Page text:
Maybe you need your Google calendar to sync with your Outlook account, or you’re trying to to send edited photos from your iPad to your Mac. Or maybe you just want help getting set up on a new device.
At some point, no matter who you are, you’re likely to meet a technology problem that stumps you — and that you can’t Google.
A startup called AnswerQi thinks there’s potential in online human-based tech help. “There’s an idiosyncratic nature to people and their tech problems,” AnswerQi co-founder Glenn Nano says.
“‘I’m running Snow Leopord with Microsoft 2008 and have this problem’ might be different solution than ‘I’m running Leopard with Microsoft 2010 and have [the same problem].’”
AnswerQi aims to be a TaskRabbit or Zaarly for tech help. Users submit their questions on the site, and consultants (well, just Nano and his co-founder Jamie Forrest for the time being) answer questions within their knowledge base by email.
An upcoming option will also allow users to chat with a consultant instantly. Eventually, Nano hopes that the site will allow technology students and professional consultants to make money on the side.
AnswerQi charges $5 to $30 per question, depending on difficulty, or a subscription fee of $49 for five answers per month. Searching past questions and answers, however, is free.
May 12, 2012 | Techmeetups
Original post by Marty Zwilling via Fortune
It’s a long way from an entrepreneur’s “idea” to a working product with a real market and paying customers. A necessary intermediate step should be building a prototype.
A prototype doesn’t need to look great, or be built to scale, but it had better accurately translate your vision into something real and tangible. For less tangible products, like software, it should simulate the look and feel of the final product on relevant base hardware. Here are some key objectives to keep in mind when designing your prototype to make it attractive to investors:
1. Validate the customer need and opportunity. I always hate it when I see startups invest millions of dollars in technology before they validate their ideas in the market, only to find that customers seem to be looking for something slightly different. Test your idea early in a form that is easy and inexpensive to modify.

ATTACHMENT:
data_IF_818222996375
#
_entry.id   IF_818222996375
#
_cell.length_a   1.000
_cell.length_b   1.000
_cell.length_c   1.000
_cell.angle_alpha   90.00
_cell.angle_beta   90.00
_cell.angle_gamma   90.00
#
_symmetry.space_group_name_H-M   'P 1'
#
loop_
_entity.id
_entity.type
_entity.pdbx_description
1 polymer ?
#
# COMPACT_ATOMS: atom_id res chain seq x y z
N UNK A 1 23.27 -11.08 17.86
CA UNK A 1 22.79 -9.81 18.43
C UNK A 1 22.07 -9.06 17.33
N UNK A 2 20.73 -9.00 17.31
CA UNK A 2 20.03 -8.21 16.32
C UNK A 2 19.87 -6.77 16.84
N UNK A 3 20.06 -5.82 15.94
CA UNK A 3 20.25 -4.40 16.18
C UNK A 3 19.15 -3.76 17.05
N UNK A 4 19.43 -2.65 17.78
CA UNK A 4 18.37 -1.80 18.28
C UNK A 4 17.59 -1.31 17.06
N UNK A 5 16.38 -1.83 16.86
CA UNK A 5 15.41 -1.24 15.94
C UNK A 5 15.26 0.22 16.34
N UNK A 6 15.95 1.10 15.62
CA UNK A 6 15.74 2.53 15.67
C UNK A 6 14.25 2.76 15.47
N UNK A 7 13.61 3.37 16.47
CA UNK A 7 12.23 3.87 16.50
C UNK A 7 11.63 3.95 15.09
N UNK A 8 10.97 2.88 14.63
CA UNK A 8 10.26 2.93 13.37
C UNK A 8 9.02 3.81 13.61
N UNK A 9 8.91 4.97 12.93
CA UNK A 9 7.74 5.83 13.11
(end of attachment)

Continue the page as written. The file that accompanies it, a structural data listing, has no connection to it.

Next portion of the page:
2. Demonstrate to you and your team that your idea is implementable. No matter how strong your vision and theory, you won’t know for sure until you see it, that it really works. Even the best ideas often fail. Even when it works, key members of your team may not understand it all until they can touch and feel it.
3. Leverage the technology to change directions as needed. In these days of rapid change, almost every startup has to adapt its solution, business model, or target customer. A pre-production prototype will allow you to be adaptive without dire consequences.
May 7, 2012 | Techmeetups
Original post by MARCUS WOHLSEN via abcnews
On the foggy streets of San Francisco, tech superstars and the homeless can be hard to tell apart in their identical hoodies. But there’s a key difference: smartphones and cash in some pockets, neither in others.
These two crowds will soon find themselves even closer together when Twitter moves its headquarters into one of the city’s poorest areas later this year, drawing attention to the divide between the tech haves and have-nots that crops up whenever wealthy companies rub shoulders with communities that haven’t seen the benefits of the latest boom.
Still, optimism reigns in San Francisco, especially when it comes to the promise of technology to improve people’s lives.
Recently, a crowd of such optimists came together for a “hackathon,” a weekend of intense work and little sleep, as part of a nonprofit project called Creative Currency. Engineers and entrepreneurs joined with designers and neighborhood advocates to figure out how technology could help people in the Tenderloin and Mid-Market areas of the city who don’t have roofs over their heads, much less web browsers.
May 7, 2012 | Techmeetups